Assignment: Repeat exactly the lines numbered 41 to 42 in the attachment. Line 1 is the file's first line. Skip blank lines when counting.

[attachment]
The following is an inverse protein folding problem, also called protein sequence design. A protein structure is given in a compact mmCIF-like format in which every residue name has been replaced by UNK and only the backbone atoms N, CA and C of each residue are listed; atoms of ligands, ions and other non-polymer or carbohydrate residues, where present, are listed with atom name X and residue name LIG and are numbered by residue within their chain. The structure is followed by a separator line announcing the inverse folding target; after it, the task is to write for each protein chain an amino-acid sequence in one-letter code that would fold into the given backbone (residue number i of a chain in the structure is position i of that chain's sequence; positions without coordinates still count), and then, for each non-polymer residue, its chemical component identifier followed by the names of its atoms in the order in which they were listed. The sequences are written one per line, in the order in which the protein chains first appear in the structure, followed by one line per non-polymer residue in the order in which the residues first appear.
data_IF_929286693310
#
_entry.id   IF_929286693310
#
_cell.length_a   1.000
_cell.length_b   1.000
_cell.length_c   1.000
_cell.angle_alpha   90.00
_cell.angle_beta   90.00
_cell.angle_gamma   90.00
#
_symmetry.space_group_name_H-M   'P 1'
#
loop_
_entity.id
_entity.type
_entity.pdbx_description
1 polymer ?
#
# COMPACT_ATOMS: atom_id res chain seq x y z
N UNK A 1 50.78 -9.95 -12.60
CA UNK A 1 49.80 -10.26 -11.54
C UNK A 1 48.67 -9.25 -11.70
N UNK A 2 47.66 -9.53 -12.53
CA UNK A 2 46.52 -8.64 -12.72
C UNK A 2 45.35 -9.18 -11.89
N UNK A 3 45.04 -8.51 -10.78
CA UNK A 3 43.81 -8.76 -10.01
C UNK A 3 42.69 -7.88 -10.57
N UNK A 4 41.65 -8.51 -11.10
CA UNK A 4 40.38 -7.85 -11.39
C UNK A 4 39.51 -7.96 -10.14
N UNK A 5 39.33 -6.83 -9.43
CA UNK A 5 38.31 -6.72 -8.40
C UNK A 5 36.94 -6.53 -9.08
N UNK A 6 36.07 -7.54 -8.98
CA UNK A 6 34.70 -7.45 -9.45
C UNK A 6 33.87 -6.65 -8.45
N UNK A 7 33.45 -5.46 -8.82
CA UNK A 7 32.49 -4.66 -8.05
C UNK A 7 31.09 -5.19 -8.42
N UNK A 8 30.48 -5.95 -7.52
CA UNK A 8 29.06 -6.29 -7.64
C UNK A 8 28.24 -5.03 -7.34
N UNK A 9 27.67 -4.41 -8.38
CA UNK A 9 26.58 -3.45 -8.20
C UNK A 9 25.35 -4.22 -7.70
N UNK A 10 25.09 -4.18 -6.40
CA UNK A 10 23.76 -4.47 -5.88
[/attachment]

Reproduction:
CA UNK A 7 32.49 -4.66 -8.05
C UNK A 7 31.09 -5.19 -8.42